TRESA: Now Lesser Obligations to Disclose
To some extent, the new TRESA legislation is confusing because agents didn’t seem to know, appreciate and apply the law as it stood.
Now, they are acting normally under the new TRESA legislation.
So, what the issue?
Multiple Representation by Accident
Mary and Bob are both real estate agents working for ABC Realty Brokerage which has 1,400 agents. They have never met.
Mary has a Listing for 123 Main Street and Bob has a Buyer.
Entering into negotiations with each over a series of days, they end up with a deal. Everyone seems happy, until the Buyer discovers that there is a problem with the survey and the location of the driveway. Mary knew all about this, but never passed this information on to either Bob or the Buyer.
Do we have a problem? Absolutely! ABC Realty was the sole and only agent in the deal and acted on behalf of both sides of the deal. That meant “NO SECRETS”.
And, as it turned out through Mary, ABC technically “knew” about the driveway problem and never passed this information on. This was not actual knowledge, this was simply “imputed knowledge”.
Designated Agency as a Solution
Going forward under the new legislation, the Buyer will no longer be able to sue!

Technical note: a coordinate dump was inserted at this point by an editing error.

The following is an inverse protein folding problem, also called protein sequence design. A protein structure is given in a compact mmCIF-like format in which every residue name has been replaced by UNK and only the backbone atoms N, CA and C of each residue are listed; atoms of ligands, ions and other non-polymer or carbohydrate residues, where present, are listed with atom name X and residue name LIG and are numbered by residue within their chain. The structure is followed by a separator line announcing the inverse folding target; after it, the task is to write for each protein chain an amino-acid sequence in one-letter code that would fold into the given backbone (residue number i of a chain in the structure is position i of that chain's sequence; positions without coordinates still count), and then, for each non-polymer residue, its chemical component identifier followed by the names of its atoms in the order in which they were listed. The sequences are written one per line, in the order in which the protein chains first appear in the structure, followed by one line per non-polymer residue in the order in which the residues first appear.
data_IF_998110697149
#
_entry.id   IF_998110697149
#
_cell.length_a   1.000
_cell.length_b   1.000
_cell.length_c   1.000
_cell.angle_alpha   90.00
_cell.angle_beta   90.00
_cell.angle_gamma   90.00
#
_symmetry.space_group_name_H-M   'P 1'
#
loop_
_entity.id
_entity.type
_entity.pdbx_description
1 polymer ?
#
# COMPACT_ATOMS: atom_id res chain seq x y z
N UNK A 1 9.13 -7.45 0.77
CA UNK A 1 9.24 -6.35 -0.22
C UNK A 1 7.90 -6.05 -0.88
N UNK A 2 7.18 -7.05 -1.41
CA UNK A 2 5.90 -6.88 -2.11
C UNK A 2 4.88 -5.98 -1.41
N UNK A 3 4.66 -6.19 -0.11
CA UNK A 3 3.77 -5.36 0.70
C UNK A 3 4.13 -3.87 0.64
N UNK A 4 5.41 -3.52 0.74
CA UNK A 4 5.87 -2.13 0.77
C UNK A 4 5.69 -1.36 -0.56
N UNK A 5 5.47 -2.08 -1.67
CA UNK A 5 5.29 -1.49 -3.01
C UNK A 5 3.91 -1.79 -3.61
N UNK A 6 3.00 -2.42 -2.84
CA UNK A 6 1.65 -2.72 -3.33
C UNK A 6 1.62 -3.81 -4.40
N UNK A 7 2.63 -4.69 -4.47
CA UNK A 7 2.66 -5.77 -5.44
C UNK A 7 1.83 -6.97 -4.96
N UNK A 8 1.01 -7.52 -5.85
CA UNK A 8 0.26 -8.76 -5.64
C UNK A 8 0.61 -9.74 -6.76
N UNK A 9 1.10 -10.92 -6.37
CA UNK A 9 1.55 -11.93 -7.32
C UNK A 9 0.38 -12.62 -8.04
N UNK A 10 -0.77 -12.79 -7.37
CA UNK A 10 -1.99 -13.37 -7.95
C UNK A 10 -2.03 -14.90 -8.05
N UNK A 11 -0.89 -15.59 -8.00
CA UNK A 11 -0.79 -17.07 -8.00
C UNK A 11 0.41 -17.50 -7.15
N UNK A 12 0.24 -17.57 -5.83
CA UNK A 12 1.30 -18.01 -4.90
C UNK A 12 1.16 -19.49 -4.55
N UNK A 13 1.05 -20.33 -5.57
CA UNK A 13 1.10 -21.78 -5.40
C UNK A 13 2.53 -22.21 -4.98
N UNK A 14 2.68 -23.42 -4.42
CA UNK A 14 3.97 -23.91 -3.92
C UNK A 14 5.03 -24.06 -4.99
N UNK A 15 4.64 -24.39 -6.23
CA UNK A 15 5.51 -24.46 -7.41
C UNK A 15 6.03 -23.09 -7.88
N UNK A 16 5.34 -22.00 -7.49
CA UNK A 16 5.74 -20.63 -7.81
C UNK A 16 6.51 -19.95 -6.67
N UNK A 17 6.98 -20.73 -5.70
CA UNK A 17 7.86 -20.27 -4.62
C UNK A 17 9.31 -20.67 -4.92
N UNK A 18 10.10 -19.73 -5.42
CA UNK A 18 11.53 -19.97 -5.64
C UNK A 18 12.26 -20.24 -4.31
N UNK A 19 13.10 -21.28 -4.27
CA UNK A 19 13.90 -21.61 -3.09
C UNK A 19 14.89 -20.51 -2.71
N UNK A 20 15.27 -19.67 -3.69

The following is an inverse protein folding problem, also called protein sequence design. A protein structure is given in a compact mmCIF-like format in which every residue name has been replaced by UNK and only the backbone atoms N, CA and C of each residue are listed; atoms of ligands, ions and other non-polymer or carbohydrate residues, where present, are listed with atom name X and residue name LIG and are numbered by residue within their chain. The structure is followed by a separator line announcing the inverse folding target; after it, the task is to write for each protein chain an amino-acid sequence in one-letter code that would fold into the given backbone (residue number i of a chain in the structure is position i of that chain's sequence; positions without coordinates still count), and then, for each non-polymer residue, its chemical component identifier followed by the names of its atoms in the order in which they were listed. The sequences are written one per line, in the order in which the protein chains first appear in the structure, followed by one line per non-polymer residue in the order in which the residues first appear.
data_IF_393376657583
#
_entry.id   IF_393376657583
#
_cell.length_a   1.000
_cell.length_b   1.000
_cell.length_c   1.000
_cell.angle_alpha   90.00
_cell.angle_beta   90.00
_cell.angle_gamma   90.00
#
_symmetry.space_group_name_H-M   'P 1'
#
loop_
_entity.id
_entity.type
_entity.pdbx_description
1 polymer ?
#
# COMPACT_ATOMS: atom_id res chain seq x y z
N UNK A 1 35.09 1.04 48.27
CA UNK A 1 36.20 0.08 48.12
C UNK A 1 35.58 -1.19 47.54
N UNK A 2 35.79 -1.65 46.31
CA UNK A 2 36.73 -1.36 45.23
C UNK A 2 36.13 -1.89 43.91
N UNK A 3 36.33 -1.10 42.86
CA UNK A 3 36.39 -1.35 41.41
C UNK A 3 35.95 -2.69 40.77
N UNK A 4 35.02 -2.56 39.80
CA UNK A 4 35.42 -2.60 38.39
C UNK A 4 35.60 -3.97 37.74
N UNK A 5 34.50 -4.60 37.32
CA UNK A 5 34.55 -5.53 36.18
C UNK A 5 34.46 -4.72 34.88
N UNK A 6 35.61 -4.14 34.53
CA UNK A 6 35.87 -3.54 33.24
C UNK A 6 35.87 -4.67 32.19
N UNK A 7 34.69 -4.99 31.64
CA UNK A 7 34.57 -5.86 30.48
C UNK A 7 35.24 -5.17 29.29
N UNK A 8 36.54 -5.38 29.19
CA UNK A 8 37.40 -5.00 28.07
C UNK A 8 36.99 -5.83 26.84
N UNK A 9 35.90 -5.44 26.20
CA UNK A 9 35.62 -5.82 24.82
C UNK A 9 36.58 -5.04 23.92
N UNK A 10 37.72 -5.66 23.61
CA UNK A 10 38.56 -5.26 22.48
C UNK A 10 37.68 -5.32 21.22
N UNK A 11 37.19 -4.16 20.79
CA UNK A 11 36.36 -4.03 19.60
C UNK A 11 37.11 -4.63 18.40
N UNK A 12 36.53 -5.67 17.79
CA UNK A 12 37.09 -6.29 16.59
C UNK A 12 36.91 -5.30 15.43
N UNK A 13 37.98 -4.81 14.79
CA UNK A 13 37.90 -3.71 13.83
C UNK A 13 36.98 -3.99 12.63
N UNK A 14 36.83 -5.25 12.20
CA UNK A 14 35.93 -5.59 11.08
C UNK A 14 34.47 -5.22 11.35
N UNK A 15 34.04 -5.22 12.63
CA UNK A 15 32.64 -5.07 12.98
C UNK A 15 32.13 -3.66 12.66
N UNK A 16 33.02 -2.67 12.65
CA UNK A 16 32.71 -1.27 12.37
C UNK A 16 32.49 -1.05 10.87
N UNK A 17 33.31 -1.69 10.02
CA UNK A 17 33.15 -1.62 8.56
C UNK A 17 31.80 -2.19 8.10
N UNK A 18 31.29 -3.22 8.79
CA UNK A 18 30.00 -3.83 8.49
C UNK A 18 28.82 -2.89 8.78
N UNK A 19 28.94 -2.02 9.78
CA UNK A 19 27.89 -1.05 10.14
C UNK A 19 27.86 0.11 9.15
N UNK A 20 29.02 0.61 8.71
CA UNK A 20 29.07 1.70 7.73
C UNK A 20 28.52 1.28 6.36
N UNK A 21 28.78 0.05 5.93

- Mary represents the Seller
- Bob represents the Buyer
ABC Realty provides basic services in the background.
This means that going forward Mary can keep the driveway information to herself. ABC Realty is not deemed to have knowledge and the Buyer really won’t be able to sue Bob because “how was Bob to know”, seriously “ he can’t read minds”.
This leaves the Buyer, consumer, out of luck when it comes to disclosure, and a remedy for the failure to disclose.
That’s a great step forward in terms of consumer protection under the new TRESA legislation!
Effectively, it’s business as usual because may real estate agents never, ever understood their “increased” disclosure obligations in multiple representation situations.
Brian Madigan LL.B., Broker